It is important to evaluate the level of support a child requires to ensure that their assessed needs identify a ‘supportive’ as against a ‘caring’ role for them (see Yvette Stanley ‘Unregistered and unregulated provision - what is the difference? Ofsted Blog, GOV.UK July 2019).

Where a local authority is making a placement with ‘other arrangements’ [1] a statutory review must be carried out which recommends that such a placement is in the child’s best interests and welfare. However, the local authority can make such a placement where it is deemed necessary to do so, or where it is a matter of urgency.

Regulation 12(3)(c) requires that, where a young person is placed in ‘other arrangements’, then the local authority must make a placement plan involving the young person and the person responsible for supporting them in the accommodation. This should be the person who will have the most day to day contact with the young person, for example their ‘key worker’ or supported lodgings host / carer. Any support plan setting out how the supported accommodation service will support the young person should be integral to the placement plan and avoid duplication (see Section 4.1, Pathway Plan - Reviews for Relevant and Former Relevant Children),

Unless it is identified as not being in a child’s best interests, placements should be placed near the child’s home; enable the child to maintain contacts with siblings; not disrupt their education or training and be within the local authority. (See Section 22C Children Act 1989).

Nevertheless, where children have been placed out of area, e.g. to meet complex needs (see Out of Area Placements Procedure), they may choose to remain in that local authority area and the local authority must seek to ensure that a service is provided that is commensurate with the service which they would receive if they had remained resident in the area.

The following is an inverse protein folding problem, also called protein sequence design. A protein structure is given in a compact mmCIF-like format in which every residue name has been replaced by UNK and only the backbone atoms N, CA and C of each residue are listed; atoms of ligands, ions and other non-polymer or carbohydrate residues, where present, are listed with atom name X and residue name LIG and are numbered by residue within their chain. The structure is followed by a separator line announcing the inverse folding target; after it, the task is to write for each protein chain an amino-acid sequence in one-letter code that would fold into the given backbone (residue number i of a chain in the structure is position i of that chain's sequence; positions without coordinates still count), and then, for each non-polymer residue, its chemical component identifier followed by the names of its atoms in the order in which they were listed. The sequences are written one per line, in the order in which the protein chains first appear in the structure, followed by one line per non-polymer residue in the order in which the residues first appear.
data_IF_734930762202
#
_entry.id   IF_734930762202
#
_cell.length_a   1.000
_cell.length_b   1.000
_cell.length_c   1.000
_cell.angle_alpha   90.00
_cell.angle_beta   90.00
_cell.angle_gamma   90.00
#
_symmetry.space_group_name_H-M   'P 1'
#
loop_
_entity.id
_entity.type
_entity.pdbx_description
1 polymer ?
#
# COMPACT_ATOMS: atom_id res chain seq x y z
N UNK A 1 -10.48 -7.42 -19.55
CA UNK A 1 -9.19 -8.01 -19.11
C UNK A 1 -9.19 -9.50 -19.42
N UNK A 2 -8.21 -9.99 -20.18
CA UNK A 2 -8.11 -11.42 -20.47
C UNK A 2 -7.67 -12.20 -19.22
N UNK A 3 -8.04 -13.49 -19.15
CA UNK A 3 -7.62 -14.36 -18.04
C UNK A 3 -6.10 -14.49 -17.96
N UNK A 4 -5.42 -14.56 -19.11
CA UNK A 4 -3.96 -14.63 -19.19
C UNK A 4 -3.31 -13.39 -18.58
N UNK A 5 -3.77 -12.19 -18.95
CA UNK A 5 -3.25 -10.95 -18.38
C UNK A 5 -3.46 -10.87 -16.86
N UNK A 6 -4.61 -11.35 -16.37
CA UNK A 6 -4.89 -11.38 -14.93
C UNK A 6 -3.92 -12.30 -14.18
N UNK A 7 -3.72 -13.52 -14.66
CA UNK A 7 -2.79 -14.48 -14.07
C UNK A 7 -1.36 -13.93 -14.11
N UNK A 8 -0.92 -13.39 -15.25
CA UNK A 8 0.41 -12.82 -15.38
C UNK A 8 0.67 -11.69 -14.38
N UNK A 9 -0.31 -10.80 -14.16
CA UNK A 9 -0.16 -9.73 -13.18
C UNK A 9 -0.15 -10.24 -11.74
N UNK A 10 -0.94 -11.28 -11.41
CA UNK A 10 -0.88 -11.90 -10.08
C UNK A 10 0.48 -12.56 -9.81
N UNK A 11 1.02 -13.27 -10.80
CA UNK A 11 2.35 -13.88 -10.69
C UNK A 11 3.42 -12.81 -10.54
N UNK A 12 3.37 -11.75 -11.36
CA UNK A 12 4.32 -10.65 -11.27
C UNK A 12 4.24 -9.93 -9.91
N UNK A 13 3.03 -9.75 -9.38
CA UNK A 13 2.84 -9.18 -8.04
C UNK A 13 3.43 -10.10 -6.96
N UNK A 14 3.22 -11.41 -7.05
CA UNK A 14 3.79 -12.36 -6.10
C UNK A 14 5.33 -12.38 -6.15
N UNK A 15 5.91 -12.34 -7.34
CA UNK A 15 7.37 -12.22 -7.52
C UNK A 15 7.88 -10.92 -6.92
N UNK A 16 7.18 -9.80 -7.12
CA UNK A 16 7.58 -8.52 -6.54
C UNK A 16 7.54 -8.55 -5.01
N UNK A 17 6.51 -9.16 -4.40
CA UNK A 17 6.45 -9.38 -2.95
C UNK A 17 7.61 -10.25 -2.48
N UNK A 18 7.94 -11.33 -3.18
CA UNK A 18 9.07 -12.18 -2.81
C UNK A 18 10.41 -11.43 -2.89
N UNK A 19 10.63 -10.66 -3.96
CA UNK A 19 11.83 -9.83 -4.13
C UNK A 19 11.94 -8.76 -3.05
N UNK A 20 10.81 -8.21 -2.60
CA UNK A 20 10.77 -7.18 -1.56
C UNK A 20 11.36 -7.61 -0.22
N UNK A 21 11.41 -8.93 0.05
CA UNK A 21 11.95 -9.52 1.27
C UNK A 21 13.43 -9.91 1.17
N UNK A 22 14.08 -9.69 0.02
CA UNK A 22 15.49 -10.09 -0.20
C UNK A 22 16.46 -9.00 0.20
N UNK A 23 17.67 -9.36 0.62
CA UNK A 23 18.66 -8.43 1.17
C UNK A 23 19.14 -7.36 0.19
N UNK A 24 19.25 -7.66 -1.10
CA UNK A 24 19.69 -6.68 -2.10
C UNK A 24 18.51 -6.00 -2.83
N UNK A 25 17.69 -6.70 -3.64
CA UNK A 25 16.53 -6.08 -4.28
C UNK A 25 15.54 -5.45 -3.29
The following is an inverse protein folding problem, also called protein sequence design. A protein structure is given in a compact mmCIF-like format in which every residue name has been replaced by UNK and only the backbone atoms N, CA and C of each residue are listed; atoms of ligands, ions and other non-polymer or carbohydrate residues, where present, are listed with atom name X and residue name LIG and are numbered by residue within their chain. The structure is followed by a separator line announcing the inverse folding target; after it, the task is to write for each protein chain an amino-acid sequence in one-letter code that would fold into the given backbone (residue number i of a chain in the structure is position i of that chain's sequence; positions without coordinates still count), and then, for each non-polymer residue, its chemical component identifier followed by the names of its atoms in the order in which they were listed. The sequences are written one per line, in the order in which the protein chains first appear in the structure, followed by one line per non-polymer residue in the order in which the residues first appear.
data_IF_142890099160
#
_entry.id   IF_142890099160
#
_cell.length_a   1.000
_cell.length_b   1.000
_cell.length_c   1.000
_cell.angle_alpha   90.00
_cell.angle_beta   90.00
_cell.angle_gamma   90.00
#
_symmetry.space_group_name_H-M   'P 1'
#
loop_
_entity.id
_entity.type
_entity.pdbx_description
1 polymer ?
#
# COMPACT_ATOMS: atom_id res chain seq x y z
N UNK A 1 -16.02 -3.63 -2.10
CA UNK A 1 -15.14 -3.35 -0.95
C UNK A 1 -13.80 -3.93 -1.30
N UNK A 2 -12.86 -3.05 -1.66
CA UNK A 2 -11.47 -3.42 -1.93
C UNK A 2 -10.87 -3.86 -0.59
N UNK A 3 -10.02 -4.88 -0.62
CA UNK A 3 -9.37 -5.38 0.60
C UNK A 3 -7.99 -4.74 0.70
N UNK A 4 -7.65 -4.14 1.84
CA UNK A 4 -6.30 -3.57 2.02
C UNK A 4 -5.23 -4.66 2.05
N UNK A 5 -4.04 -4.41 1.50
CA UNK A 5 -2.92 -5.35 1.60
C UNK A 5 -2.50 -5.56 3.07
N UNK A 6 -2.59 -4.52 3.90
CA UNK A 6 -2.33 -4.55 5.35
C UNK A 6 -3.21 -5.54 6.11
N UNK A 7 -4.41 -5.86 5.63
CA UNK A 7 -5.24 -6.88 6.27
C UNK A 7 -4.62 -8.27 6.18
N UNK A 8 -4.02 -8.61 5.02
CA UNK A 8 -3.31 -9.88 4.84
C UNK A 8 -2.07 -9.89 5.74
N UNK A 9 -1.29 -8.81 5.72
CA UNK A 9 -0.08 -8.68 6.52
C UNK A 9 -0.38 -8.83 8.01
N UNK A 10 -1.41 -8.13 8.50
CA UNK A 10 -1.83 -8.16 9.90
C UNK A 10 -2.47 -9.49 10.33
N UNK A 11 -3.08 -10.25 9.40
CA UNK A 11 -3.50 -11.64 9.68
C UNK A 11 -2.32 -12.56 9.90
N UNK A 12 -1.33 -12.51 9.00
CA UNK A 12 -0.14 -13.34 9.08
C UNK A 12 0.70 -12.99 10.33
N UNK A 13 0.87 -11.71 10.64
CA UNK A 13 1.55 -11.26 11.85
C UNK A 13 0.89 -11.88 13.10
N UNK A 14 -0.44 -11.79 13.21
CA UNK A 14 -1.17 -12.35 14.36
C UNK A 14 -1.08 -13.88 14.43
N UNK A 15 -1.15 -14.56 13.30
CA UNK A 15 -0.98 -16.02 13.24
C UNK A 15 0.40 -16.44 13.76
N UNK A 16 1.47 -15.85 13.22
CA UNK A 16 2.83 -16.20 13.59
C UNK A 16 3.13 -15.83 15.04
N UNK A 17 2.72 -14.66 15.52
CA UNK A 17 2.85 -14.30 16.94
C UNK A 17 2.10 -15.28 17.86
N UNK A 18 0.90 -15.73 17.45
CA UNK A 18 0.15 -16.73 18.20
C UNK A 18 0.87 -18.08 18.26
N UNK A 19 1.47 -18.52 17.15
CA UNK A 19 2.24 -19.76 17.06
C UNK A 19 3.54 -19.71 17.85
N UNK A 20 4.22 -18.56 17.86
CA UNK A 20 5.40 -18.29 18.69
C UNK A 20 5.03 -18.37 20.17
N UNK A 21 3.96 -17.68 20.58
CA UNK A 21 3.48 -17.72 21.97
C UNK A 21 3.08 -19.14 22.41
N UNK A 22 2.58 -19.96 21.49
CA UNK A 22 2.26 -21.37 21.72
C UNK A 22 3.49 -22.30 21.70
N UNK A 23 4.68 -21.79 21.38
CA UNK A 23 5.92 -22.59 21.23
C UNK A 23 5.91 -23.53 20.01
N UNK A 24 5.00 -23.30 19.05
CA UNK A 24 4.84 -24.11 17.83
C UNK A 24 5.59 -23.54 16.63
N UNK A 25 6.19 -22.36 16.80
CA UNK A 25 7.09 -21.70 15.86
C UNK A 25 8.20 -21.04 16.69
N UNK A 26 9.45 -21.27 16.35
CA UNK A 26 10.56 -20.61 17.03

3. Matters to be Taken into Consideration

Schedule 6 (Children Act 1989); the Care Planning, Placement and Case Review (DfE, 2015) and Leaving Care and Transition (2015) identify what should be considered when making a placement in unregulated accommodation:

3.1 Accommodation

Facilities and services provided

This is particularly relevant where the child is not placed with a host family but is placed in an independent situation or shared occupancy:

  • The space available:
    • Where the property is shared, the young person must have their own lockable room for privacy;
    • Where the young person is in education or training, that the property offers study space.
  • The bathing and toilet facilities are adequate and reflect the number of occupants;
  • Whether the state / repair of the furnishings is adequate (where the property is already furnished) prior to the young person moving in;
  • The adequacy of the heating and hot water.

The state of repair

The property must be habitable, i.e. structurally sound, free from damp and in adequate state of repair. The appliances must be useable and fit for purpose. The young person must be advised of who is responsible for repairs and maintenance to the property and its fixtures and fittings and emergency contact details.


The responsible authority will need to check, as far as reasonably practicable, that: